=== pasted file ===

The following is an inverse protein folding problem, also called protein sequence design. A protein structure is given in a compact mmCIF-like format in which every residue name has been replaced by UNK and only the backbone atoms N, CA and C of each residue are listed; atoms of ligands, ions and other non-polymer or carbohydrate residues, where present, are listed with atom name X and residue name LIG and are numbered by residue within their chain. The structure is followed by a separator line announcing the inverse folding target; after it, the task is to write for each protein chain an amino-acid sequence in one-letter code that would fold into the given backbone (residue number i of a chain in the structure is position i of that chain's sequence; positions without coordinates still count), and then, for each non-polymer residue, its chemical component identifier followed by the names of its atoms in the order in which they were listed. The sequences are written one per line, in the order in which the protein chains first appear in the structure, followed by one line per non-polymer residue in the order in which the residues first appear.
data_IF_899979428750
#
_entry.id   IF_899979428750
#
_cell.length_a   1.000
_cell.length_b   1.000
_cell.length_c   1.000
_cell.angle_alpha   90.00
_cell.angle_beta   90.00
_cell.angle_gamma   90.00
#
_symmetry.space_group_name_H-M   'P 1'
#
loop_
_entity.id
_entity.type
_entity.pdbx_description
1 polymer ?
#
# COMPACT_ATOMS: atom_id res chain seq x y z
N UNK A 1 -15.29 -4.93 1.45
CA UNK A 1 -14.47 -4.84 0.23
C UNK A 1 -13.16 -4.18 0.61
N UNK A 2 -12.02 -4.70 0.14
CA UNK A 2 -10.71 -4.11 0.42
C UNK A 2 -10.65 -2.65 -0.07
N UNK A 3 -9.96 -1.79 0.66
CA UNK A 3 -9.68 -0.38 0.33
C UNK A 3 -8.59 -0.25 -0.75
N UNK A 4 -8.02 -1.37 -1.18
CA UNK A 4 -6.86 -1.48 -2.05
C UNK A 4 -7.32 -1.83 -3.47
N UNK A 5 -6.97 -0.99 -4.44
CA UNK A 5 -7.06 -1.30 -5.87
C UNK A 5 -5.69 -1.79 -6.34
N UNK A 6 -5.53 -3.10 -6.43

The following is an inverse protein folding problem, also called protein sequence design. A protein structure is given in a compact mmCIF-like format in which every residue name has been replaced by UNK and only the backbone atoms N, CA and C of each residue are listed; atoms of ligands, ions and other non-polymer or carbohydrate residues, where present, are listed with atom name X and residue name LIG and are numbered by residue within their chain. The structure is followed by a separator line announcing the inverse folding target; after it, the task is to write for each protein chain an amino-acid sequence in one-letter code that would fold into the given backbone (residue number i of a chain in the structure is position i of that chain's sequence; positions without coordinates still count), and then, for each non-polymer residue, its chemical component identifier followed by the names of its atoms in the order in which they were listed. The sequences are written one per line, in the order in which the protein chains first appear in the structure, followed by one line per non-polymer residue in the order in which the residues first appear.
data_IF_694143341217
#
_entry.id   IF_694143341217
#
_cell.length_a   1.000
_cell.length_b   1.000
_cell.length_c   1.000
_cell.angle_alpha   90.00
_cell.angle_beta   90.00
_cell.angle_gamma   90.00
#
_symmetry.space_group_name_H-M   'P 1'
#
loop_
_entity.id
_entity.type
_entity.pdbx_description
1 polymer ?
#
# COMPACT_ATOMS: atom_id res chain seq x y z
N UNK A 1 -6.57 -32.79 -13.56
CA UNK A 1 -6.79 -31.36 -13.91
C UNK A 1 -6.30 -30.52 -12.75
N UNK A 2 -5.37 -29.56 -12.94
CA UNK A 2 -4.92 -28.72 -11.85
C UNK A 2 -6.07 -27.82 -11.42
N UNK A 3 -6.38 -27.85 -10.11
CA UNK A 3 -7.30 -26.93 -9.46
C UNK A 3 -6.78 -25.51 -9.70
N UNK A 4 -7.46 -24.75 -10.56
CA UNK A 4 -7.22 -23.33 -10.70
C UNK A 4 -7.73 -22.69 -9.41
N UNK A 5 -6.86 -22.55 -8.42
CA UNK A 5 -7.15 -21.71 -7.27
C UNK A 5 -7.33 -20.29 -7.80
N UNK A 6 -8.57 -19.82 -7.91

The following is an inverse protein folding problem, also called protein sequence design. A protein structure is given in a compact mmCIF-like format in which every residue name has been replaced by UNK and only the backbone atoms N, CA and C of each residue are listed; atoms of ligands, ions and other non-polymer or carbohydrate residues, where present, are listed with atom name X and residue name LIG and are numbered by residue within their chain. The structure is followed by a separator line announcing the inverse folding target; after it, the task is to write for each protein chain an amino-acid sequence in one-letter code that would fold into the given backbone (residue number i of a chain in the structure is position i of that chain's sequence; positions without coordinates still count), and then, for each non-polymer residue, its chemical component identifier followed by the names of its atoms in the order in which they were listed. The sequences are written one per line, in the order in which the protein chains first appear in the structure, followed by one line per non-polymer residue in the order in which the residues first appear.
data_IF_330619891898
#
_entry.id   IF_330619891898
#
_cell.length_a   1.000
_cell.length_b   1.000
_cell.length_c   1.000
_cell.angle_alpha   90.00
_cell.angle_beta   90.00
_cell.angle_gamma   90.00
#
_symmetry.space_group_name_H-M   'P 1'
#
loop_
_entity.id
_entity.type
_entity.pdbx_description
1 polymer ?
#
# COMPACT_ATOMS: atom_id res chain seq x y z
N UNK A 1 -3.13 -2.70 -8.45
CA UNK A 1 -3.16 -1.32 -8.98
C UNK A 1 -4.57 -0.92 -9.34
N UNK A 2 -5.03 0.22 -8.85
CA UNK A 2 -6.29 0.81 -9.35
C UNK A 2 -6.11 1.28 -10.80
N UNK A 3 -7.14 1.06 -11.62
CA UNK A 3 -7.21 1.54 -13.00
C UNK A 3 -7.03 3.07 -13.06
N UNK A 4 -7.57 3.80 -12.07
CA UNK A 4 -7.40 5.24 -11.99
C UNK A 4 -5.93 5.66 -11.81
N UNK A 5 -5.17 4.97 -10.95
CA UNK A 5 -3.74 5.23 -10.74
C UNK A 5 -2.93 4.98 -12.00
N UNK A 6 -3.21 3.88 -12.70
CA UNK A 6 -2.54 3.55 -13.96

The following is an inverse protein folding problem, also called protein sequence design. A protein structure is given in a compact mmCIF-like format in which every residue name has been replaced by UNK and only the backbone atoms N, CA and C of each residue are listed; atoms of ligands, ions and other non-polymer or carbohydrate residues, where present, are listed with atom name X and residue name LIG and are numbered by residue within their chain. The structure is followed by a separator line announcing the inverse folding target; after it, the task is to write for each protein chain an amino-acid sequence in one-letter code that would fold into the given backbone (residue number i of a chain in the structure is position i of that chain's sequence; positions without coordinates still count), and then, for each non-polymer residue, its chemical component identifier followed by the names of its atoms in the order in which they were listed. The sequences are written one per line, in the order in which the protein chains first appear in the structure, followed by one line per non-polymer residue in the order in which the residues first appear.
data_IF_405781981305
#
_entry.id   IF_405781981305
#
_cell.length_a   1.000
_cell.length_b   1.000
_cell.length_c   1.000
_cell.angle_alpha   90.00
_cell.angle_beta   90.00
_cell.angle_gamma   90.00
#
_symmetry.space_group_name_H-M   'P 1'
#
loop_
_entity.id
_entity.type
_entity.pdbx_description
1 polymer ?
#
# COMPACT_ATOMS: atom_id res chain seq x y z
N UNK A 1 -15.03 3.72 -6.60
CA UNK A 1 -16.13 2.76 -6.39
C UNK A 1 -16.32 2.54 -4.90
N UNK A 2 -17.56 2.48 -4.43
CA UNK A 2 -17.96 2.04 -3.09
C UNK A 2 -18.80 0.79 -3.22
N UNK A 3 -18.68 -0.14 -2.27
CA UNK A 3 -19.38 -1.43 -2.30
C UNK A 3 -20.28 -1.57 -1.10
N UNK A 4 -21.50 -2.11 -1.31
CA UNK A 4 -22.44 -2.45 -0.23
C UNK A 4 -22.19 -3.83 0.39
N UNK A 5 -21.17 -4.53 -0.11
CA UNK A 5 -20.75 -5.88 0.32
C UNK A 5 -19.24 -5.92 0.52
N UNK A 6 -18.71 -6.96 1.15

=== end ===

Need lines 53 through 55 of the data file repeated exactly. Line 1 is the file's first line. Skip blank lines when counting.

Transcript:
_entity.id
_entity.type
_entity.pdbx_description